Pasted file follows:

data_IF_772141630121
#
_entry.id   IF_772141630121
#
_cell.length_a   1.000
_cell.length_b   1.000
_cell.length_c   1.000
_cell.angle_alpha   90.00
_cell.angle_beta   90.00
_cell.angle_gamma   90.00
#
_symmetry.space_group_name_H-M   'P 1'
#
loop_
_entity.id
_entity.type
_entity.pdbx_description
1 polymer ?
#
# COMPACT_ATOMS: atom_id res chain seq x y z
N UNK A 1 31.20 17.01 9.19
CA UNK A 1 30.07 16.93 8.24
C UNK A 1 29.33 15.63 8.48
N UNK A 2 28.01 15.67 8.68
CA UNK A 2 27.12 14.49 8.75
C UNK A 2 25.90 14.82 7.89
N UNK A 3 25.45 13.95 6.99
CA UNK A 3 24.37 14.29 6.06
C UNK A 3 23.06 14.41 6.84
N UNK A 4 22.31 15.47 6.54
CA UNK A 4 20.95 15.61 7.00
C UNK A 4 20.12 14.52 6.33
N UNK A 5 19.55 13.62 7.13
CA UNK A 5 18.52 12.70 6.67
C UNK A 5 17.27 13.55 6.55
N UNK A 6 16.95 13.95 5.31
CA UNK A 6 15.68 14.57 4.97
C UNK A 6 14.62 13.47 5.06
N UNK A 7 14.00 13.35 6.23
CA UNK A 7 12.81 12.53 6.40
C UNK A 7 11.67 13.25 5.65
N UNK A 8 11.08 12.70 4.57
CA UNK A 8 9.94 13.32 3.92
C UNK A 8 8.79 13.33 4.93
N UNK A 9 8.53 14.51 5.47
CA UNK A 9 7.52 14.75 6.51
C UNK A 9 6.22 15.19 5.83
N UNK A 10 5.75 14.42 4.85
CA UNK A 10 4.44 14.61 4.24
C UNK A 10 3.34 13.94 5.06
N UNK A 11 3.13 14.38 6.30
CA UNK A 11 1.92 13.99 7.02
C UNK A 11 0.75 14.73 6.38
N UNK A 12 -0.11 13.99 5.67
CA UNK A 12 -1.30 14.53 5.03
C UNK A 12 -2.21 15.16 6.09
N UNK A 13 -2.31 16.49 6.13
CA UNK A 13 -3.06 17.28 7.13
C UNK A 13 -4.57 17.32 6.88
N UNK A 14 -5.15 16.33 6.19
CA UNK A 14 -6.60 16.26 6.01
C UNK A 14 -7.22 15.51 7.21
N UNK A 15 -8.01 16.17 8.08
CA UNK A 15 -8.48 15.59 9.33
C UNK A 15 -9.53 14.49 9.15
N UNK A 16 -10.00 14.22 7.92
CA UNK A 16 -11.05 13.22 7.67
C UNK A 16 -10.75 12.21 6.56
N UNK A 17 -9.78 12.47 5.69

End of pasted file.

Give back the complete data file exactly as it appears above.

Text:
data_IF_772141630121
#
_entry.id   IF_772141630121
#
_cell.length_a   1.000
_cell.length_b   1.000
_cell.length_c   1.000
_cell.angle_alpha   90.00
_cell.angle_beta   90.00
_cell.angle_gamma   90.00
#
_symmetry.space_group_name_H-M   'P 1'
#
loop_
_entity.id
_entity.type
_entity.pdbx_description
1 polymer ?
#
# COMPACT_ATOMS: atom_id res chain seq x y z
N UNK A 1 31.20 17.01 9.19
CA UNK A 1 30.07 16.93 8.24
C UNK A 1 29.33 15.63 8.48
N UNK A 2 28.01 15.67 8.68
CA UNK A 2 27.12 14.49 8.75
C UNK A 2 25.90 14.82 7.89
N UNK A 3 25.45 13.95 6.99
CA UNK A 3 24.37 14.29 6.06
C UNK A 3 23.06 14.41 6.84
N UNK A 4 22.31 15.47 6.54
CA UNK A 4 20.95 15.61 7.00
C UNK A 4 20.12 14.52 6.33
N UNK A 5 19.55 13.62 7.13
CA UNK A 5 18.52 12.70 6.67
C UNK A 5 17.27 13.55 6.55
N UNK A 6 16.95 13.95 5.31
CA UNK A 6 15.68 14.57 4.97
C UNK A 6 14.62 13.47 5.06
N UNK A 7 14.00 13.35 6.23
CA UNK A 7 12.81 12.53 6.40
C UNK A 7 11.67 13.25 5.65
N UNK A 8 11.08 12.70 4.57
CA UNK A 8 9.94 13.32 3.92
C UNK A 8 8.79 13.33 4.93
N UNK A 9 8.53 14.51 5.47
CA UNK A 9 7.52 14.75 6.51
C UNK A 9 6.22 15.19 5.83
N UNK A 10 5.75 14.42 4.85
CA UNK A 10 4.44 14.61 4.24
C UNK A 10 3.34 13.94 5.06
N UNK A 11 3.13 14.38 6.30
CA UNK A 11 1.92 13.99 7.02
C UNK A 11 0.75 14.73 6.38
N UNK A 12 -0.11 13.99 5.67
CA UNK A 12 -1.30 14.53 5.03
C UNK A 12 -2.21 15.16 6.09
N UNK A 13 -2.31 16.49 6.13
CA UNK A 13 -3.06 17.28 7.13
C UNK A 13 -4.57 17.32 6.88
N UNK A 14 -5.15 16.33 6.19
CA UNK A 14 -6.60 16.26 6.01
C UNK A 14 -7.22 15.51 7.21
N UNK A 15 -8.01 16.17 8.08
CA UNK A 15 -8.48 15.59 9.33
C UNK A 15 -9.53 14.49 9.15
N UNK A 16 -10.00 14.22 7.92
CA UNK A 16 -11.05 13.22 7.67
C UNK A 16 -10.75 12.21 6.56
N UNK A 17 -9.78 12.47 5.69